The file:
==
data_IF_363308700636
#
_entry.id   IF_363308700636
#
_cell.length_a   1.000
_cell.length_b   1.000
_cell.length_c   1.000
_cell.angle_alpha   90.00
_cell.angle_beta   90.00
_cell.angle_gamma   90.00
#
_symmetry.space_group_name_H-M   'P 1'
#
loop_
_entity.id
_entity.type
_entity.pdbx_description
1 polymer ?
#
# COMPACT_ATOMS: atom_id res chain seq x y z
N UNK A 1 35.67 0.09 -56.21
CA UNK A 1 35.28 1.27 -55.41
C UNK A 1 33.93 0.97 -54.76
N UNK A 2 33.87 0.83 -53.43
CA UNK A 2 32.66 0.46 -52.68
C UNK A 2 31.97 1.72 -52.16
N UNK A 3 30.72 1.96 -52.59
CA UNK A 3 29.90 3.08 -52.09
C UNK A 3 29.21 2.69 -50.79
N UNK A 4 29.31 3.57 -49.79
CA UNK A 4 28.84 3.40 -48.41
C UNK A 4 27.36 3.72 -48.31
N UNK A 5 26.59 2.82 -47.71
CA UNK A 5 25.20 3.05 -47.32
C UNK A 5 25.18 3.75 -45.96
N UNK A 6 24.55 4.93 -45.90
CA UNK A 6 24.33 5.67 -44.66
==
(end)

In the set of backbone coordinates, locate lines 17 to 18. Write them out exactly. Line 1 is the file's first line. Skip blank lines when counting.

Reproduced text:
_entity.pdbx_description
1 polymer ?